-> IO (Validation [String] [Parsed])
parseFiles = magicTraverse2 parseJSONFile
where
magicTraverse2 f =
getCompose $ traverse (Compose . f)
```

Compose also lets us combine two applicatives in a single one.

notice that

is outside. For traversables, Compose was outside, and getCompose was

fmapped inside the applicative context.

While composing traversables is obvious, composing applicatives is not as

much. So compose for applicatives can come in handy even when the applicatives

are known

notice that

`Compose`

is in the traverse argument, while getComposeis outside. For traversables, Compose was outside, and getCompose was

fmapped inside the applicative context.

While composing traversables is obvious, composing applicatives is not as

much. So compose for applicatives can come in handy even when the applicatives

are known

Until now, the examples had traversables that were clearly data structures,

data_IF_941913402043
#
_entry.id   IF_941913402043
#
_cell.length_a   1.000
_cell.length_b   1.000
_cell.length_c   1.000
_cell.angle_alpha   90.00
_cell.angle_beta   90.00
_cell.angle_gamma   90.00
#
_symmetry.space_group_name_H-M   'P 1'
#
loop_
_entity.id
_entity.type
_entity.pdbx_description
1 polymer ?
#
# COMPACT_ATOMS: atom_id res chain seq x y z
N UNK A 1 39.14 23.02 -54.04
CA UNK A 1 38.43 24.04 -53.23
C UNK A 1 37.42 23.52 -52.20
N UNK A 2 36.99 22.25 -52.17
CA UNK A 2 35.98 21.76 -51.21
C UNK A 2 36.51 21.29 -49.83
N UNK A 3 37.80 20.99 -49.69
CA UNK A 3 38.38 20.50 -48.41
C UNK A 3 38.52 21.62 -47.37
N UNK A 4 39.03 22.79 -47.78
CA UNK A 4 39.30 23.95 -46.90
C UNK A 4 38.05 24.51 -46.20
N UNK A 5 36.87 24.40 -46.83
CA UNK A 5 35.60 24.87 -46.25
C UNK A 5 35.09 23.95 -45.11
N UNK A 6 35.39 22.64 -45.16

while the applicatives where more about control flow. But a lot of data structures

also have an applicative instance.

Here i’ll use

while the applicatives where more about control flow. But a lot of data structures

also have an applicative instance.

Here i’ll use

`sequenceA`

instead of traverse, as the type signatures are a bit simpler
The signatures themselves don’t tell the whole story, but

knowing it only uses traversable and applicative behaviour

makes things more obvious.

knowing it only uses traversable and applicative behaviour

makes things more obvious.

if the Either is a right, it’s obvious. but what happens

if the either is a Left?